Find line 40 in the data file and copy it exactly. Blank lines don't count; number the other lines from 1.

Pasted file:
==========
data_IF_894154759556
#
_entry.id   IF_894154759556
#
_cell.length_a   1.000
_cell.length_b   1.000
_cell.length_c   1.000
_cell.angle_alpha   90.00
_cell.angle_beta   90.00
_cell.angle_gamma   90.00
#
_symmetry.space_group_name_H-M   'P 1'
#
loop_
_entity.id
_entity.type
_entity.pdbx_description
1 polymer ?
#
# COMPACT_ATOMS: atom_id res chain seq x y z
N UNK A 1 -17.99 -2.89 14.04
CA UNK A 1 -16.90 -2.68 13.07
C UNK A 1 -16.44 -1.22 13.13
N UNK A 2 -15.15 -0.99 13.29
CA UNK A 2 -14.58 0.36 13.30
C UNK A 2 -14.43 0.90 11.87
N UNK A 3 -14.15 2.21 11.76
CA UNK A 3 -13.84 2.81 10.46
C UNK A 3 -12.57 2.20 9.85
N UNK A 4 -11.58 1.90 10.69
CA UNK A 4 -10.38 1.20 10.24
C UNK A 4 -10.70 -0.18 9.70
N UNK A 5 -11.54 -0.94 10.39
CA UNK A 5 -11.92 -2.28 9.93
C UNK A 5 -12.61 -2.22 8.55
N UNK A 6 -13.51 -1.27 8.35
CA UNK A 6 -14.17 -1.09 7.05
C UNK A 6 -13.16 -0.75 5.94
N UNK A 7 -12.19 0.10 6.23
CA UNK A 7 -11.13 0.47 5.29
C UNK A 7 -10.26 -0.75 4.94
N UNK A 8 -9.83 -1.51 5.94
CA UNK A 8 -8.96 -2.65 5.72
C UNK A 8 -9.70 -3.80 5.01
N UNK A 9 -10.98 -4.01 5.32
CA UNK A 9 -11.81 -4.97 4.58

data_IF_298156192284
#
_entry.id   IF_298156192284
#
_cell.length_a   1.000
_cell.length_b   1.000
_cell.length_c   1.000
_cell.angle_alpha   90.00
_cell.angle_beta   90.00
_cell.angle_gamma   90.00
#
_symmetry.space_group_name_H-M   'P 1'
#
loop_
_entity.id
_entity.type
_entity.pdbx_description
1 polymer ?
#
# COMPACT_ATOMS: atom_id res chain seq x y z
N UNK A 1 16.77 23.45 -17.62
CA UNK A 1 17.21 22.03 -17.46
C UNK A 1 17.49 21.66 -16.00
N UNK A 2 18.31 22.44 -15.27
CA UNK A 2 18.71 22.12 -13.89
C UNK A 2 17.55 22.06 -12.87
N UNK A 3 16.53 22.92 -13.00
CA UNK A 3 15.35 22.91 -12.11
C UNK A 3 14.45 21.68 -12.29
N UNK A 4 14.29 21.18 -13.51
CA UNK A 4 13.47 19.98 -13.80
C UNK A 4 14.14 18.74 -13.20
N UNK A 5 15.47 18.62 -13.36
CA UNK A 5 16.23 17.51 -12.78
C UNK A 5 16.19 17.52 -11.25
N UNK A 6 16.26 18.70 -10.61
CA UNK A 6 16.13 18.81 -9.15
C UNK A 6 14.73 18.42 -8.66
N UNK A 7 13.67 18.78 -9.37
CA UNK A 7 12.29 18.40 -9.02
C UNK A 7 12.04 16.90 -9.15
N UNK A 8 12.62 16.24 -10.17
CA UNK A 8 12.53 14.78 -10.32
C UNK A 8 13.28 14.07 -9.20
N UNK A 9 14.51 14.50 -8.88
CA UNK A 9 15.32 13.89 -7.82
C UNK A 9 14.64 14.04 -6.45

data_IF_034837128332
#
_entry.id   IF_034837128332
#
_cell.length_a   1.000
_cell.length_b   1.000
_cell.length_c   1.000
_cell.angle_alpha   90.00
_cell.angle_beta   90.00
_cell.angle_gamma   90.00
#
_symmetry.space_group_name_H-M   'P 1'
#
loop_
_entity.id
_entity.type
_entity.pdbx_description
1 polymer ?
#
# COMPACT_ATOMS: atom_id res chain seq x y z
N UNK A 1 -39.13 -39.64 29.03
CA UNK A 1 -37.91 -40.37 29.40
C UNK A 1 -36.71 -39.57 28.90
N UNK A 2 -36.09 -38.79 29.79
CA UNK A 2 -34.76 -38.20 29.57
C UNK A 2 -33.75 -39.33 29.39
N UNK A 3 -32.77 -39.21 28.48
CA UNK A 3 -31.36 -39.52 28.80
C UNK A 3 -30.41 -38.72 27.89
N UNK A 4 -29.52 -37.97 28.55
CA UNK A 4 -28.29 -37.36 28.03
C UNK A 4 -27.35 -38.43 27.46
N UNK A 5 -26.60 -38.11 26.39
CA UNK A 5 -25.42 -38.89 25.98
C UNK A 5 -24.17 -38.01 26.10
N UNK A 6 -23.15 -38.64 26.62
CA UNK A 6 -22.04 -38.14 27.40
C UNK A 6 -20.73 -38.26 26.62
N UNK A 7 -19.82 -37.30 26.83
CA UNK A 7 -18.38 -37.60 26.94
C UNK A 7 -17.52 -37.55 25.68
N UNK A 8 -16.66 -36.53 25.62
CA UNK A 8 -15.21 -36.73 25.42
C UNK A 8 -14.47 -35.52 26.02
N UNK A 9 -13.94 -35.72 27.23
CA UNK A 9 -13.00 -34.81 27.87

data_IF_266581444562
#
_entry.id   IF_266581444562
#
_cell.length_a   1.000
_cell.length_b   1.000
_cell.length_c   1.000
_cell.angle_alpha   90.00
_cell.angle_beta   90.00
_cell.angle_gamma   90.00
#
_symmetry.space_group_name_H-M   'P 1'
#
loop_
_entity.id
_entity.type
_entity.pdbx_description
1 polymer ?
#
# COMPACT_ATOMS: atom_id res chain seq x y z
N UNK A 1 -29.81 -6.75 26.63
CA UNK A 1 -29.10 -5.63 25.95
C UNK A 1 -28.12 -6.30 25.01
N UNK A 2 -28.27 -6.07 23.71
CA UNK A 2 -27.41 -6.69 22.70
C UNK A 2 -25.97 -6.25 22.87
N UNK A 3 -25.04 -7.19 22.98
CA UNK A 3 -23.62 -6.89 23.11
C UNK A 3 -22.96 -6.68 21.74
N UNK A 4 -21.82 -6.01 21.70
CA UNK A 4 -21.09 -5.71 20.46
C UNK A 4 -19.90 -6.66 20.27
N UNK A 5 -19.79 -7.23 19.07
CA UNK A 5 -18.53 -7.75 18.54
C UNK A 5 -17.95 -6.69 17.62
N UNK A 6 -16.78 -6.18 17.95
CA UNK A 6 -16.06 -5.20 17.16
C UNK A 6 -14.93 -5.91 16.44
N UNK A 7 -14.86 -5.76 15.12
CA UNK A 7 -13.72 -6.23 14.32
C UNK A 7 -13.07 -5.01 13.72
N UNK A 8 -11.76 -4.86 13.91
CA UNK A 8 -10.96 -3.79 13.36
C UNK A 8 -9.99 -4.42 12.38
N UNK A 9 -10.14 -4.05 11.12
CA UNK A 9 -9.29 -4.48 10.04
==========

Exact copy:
CA UNK A 7 -11.13 0.47 5.29